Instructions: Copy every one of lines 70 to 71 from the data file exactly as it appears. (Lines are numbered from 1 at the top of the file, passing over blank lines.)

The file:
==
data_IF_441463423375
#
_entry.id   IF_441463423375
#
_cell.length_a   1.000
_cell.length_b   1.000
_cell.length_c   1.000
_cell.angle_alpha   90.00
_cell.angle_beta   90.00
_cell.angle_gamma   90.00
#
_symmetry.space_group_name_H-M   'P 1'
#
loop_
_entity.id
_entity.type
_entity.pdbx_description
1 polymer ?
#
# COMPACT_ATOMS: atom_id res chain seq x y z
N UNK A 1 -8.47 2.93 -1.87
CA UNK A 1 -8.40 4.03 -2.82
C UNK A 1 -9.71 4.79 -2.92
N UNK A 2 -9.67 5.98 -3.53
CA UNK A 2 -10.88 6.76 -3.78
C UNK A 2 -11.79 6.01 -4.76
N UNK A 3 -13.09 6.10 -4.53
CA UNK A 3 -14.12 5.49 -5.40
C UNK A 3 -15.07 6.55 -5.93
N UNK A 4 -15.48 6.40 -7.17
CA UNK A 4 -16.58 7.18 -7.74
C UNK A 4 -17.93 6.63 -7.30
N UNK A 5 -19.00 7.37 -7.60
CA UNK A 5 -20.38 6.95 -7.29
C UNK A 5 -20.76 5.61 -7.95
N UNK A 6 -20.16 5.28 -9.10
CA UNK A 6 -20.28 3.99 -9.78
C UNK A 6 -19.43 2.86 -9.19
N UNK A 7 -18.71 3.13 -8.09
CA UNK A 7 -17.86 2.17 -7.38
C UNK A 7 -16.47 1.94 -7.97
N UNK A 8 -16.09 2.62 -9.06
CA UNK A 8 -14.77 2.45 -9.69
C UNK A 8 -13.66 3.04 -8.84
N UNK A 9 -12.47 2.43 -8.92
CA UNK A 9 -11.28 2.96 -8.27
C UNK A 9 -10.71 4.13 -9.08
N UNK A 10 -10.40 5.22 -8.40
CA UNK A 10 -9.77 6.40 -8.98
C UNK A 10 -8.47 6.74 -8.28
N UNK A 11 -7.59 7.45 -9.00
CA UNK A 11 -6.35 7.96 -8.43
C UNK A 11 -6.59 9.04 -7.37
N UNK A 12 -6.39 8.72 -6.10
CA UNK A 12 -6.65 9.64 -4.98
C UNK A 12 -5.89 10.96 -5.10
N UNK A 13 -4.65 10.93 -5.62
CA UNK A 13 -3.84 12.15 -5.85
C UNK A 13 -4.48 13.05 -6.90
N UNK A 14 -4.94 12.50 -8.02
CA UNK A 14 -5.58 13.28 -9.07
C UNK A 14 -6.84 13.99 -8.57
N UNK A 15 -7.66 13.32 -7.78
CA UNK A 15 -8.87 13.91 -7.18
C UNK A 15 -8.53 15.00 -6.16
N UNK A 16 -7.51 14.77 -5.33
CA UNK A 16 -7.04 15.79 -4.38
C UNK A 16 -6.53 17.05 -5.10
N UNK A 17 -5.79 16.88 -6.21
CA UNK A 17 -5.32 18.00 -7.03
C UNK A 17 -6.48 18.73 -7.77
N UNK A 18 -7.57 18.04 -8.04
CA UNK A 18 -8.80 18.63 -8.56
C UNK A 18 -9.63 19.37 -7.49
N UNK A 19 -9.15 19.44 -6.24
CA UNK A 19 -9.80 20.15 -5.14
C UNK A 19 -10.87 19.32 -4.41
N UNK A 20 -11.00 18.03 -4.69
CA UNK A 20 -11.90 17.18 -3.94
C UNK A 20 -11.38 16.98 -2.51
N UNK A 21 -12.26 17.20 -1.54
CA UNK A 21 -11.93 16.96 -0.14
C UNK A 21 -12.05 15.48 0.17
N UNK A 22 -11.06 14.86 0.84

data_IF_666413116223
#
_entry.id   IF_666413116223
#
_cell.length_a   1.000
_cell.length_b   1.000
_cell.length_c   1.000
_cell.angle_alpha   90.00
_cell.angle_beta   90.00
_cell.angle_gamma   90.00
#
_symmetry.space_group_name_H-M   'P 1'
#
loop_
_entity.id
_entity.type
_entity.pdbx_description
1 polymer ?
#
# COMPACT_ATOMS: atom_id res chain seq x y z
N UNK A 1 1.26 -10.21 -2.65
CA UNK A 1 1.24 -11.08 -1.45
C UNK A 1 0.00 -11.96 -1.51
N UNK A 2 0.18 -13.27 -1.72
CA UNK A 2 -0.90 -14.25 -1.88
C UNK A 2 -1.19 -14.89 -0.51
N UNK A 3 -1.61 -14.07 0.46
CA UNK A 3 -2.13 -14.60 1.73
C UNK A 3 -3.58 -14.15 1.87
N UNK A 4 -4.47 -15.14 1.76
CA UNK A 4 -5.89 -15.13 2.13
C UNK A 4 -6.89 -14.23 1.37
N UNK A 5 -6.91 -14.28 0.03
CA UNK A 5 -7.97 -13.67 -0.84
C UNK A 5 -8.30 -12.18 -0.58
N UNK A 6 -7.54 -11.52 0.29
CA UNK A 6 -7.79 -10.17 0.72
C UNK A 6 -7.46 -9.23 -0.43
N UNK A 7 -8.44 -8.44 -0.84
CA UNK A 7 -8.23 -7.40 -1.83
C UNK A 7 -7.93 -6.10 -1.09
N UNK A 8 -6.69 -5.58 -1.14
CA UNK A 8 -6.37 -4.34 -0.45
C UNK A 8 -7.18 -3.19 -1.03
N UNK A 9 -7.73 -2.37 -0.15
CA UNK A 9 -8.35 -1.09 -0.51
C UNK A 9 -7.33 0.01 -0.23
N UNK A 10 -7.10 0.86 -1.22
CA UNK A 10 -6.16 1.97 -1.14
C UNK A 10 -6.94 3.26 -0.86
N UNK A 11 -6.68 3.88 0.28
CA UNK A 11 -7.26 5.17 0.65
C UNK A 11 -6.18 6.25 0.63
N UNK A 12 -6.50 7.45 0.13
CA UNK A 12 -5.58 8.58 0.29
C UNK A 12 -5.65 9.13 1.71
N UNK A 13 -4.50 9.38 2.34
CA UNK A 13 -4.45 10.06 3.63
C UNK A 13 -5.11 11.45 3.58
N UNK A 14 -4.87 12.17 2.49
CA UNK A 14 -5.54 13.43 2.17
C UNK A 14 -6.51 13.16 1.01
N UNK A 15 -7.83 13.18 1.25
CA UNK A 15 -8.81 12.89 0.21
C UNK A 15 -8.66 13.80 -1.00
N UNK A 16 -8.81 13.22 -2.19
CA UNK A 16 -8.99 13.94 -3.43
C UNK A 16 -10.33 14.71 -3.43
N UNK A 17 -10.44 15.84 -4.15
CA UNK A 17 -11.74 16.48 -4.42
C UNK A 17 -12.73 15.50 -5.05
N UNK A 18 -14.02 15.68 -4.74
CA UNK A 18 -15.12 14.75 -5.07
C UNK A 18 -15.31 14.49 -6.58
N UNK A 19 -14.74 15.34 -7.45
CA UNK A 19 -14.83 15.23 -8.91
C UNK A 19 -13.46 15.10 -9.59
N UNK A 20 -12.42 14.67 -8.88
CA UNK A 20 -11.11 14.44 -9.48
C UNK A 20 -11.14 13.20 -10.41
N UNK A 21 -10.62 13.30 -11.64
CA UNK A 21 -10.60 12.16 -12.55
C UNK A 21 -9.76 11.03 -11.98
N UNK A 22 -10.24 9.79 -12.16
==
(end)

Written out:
CA UNK A 17 -5.32 18.00 -7.03
C UNK A 17 -6.48 18.73 -7.77